Humpty Dumpty sat on a wall.
Humpty Dumpty had a great fall.
All the king's horses and all the king's men
couldn't put Humpty together again.
About Humpty Dumpty
for the 'old'
This nursery rhyme dates back to 1810 and became famous in Lewis Carroll's 'Alice through the looking glass'. The legend of Humpty, however, goes back much further.
One thought is that it was a big cannon in the English Civil War that played a crucial role in the siege of Colchester in 1648.
That summer, the royalists led by the Earl of Norwich retreated to Colchester after being attacked by the parliamentarians commanded by Lord-General Thomas Fairfax.
Colchester was rapidly blockaded by Fairfax and on June 13 he launched a ferocious attack. His forces were, however, devastated by a withering bombardment from a big cannon, Humpty Dumpty, placed in the tower of St. Mary's church, which guarded a key approach to the town. Fairfax was forced to retreat. But on July 15 his artillery blasted an enormous hole in the church. Humpty crashed to the ground and smashed. And all the king's troops were unable to repair or remount it. So the royalist lost their most powerful weapon. The royalist position grew increasingly hopeless and on August 28 Fairfax took the town.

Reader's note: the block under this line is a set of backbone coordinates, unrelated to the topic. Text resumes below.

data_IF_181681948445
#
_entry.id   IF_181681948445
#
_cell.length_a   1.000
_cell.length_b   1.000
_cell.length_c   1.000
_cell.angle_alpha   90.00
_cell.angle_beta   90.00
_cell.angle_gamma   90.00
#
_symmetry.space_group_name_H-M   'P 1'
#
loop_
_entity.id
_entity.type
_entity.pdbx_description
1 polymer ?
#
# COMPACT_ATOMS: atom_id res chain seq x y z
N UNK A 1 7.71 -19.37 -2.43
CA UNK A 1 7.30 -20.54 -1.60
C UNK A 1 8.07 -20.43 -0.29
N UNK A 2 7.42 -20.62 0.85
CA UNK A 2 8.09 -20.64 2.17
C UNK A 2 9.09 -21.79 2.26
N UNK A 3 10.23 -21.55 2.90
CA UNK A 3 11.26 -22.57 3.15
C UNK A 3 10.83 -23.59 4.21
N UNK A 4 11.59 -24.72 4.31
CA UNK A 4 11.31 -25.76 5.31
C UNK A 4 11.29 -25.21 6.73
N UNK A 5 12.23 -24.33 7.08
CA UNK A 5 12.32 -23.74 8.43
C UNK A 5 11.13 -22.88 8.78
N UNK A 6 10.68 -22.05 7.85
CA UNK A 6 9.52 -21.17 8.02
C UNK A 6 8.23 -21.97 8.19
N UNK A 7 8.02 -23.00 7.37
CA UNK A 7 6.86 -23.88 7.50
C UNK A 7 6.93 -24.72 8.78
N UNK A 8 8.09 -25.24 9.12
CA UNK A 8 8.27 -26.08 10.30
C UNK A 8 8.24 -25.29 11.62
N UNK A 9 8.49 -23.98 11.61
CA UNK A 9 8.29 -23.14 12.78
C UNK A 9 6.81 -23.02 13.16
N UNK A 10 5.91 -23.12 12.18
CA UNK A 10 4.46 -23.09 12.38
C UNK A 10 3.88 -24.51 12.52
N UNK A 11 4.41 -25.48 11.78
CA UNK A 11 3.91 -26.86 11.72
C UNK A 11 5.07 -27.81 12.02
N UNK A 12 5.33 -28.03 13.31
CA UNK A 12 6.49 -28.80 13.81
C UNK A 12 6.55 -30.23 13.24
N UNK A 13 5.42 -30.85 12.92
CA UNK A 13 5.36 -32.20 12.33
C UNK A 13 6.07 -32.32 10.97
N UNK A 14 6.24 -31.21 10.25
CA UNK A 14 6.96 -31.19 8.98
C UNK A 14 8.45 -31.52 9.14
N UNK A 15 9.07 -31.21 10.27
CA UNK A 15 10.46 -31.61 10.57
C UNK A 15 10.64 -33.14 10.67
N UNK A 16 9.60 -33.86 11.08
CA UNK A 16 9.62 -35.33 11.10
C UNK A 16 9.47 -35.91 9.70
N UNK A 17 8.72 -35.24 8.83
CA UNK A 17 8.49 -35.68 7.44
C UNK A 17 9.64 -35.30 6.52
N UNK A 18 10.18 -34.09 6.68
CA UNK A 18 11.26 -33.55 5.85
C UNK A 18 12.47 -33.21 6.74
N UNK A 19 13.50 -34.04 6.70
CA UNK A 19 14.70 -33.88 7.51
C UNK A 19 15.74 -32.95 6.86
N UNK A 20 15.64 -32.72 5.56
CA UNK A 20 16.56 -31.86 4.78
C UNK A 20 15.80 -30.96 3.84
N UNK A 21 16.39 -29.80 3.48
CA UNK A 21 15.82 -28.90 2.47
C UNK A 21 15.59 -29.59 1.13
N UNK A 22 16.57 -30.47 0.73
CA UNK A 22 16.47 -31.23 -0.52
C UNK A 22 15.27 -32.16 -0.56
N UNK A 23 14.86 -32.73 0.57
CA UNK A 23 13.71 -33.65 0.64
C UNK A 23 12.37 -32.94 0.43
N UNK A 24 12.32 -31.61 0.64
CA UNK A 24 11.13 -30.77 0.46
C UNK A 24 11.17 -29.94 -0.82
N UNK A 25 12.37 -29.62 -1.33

Extracted from The Times, Weather Eye by Paul Simons, July 25 2014